2nd 212 build... heavy duty

Tony01

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I had to delete this thread but I’m bringing it back.

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Starting with a '69 CT1 as my frame. No more old schwinns. I've found their limit ~8hp.

Built up some new wheels. Husky 26x50mm steel rims, 11g spokes, rear hub moped (drum brake) and front hub a SA HDS22 dynohub. 12V maint-free system coming soon...

Going to use the same 212 block I've put 13000 miles on.. We shall see how long a 212 really lasts!

Pictured is dirtbike after I stripped most of the crap off it, and before I stripped it further (missing) And my first mockup photo. seems like about a 4-5" drop from original. Going hardtail. Hows the mockup look thus far? Gonna have a gas tank on it too so I need to figure that in at some point for the look.
 

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curtisfox

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Looks like a good start, if you could incorporate the tank into the top frame part. It has the forum or shape all ready there, should make a good build...........Curt
 
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Tony01

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man if I had the skills I would definitely make my own tank. For now I'll be using the 1gal tank that's on my bike currently.

Swingajig:
I made the assumption that the swingarm is square/straight to the head tube. Everything from there is right on the money. The swingajig does move up and down, but the final location is bounded by the endpoints of my chainstays, which are shown in the next post.
 

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curtisfox

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That frame has a Simplex look where the tank goes. Just a thought, my old Monark twin had a 2 piece tank. Gas tank half clamped to the frame, then studs stuck through where the tool box clamped to the other side. Weld one up and fill it with goo sealer. LOL..............Curt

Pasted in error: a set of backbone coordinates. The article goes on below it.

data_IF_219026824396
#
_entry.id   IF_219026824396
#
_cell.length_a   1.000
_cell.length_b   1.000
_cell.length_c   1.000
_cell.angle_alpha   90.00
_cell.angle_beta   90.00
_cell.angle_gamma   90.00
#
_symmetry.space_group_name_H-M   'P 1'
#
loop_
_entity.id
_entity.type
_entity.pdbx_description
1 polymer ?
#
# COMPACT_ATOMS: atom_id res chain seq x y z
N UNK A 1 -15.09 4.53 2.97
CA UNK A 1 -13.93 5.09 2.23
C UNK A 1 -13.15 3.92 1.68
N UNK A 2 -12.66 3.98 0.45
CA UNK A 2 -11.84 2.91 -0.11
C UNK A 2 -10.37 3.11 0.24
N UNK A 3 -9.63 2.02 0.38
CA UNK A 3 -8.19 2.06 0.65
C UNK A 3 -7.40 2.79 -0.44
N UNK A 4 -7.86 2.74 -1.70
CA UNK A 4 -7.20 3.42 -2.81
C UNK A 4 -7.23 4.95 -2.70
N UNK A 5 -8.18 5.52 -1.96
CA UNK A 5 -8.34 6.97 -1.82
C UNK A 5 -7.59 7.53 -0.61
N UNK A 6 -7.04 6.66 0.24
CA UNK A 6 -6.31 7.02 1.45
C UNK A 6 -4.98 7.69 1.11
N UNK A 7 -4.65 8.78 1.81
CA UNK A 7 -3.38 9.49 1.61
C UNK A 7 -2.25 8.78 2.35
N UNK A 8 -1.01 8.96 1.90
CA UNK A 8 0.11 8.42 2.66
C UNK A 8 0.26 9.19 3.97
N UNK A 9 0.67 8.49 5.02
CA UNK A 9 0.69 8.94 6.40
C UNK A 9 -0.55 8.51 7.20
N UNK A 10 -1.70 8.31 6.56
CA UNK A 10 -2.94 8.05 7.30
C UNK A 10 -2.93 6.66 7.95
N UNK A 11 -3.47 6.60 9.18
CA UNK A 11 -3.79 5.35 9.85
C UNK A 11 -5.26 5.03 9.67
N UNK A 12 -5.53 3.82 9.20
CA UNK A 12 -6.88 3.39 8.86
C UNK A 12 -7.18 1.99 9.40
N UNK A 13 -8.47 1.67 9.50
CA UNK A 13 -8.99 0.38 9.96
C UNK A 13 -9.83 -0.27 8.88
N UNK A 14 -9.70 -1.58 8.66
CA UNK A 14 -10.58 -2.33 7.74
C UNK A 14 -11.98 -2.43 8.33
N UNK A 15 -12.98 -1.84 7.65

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Tony01

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well I screwed up a little, so i had to flip the dropouts to have enough meat on the chainstays. cut em too short

the jigarm worked great. Added a brace under the frame rails that ties them to the center part, on the underside.

Slotted the tubes for the dropouts. Made a jig for the seat stays. Measured out where to cut for the frame tube, made a support from tubing... tacked it together... looks like a frame now. Can take out the piece of metal that was holding the lower rails together.

Frame is tacked together now. Need to make gussets and supports.
 

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Tony01

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Thank you! Yeah bike was daily until a couple months back when i got a car so I started mixing it up. avg commute was 25mi with 200 per week since last summer. I seen every problem!

Yep.. not based on a bicycle frame any more. Deep down I knew this would happen...

Well I did some more work yesterday. Did some finish welding and the rear spacing only shrunk an eighth of an inch when I pulled out the jigarm. Now to figure out how to mount a jackshaft and align it with the engine. I'm thinking of using some steel plate I have here from something else to line up the side cover to the JS somehow, like a torque converter backing plate type deal. And still need to decide on the style and size of jackshaft. Since the 5/8" jackshaft on my schwinn is bent, I'm thinking of moving up to a 3/4" JS and want to rethink the current setup.